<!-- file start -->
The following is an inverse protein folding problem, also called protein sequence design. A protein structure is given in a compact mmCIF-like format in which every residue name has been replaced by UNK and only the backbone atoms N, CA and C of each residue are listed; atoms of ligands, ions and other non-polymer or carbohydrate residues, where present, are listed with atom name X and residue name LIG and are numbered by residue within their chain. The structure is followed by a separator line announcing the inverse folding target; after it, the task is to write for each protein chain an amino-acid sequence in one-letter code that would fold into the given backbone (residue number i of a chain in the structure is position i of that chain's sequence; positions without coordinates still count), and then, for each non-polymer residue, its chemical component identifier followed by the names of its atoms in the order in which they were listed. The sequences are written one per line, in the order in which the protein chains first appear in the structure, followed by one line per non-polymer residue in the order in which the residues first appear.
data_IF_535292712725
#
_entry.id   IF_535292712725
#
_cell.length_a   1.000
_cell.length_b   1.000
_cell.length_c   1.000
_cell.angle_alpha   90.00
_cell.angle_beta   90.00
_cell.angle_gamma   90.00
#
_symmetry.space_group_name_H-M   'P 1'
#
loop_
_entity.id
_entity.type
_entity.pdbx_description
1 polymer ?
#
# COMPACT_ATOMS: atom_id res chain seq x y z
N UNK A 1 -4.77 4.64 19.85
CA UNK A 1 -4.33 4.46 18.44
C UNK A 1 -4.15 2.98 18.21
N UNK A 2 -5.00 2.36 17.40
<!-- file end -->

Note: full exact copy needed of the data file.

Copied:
The following is an inverse protein folding problem, also called protein sequence design. A protein structure is given in a compact mmCIF-like format in which every residue name has been replaced by UNK and only the backbone atoms N, CA and C of each residue are listed; atoms of ligands, ions and other non-polymer or carbohydrate residues, where present, are listed with atom name X and residue name LIG and are numbered by residue within their chain. The structure is followed by a separator line announcing the inverse folding target; after it, the task is to write for each protein chain an amino-acid sequence in one-letter code that would fold into the given backbone (residue number i of a chain in the structure is position i of that chain's sequence; positions without coordinates still count), and then, for each non-polymer residue, its chemical component identifier followed by the names of its atoms in the order in which they were listed. The sequences are written one per line, in the order in which the protein chains first appear in the structure, followed by one line per non-polymer residue in the order in which the residues first appear.
data_IF_535292712725
#
_entry.id   IF_535292712725
#
_cell.length_a   1.000
_cell.length_b   1.000
_cell.length_c   1.000
_cell.angle_alpha   90.00
_cell.angle_beta   90.00
_cell.angle_gamma   90.00
#
_symmetry.space_group_name_H-M   'P 1'
#
loop_
_entity.id
_entity.type
_entity.pdbx_description
1 polymer ?
#
# COMPACT_ATOMS: atom_id res chain seq x y z
N UNK A 1 -4.77 4.64 19.85
CA UNK A 1 -4.33 4.46 18.44
C UNK A 1 -4.15 2.98 18.21
N UNK A 2 -5.00 2.36 17.40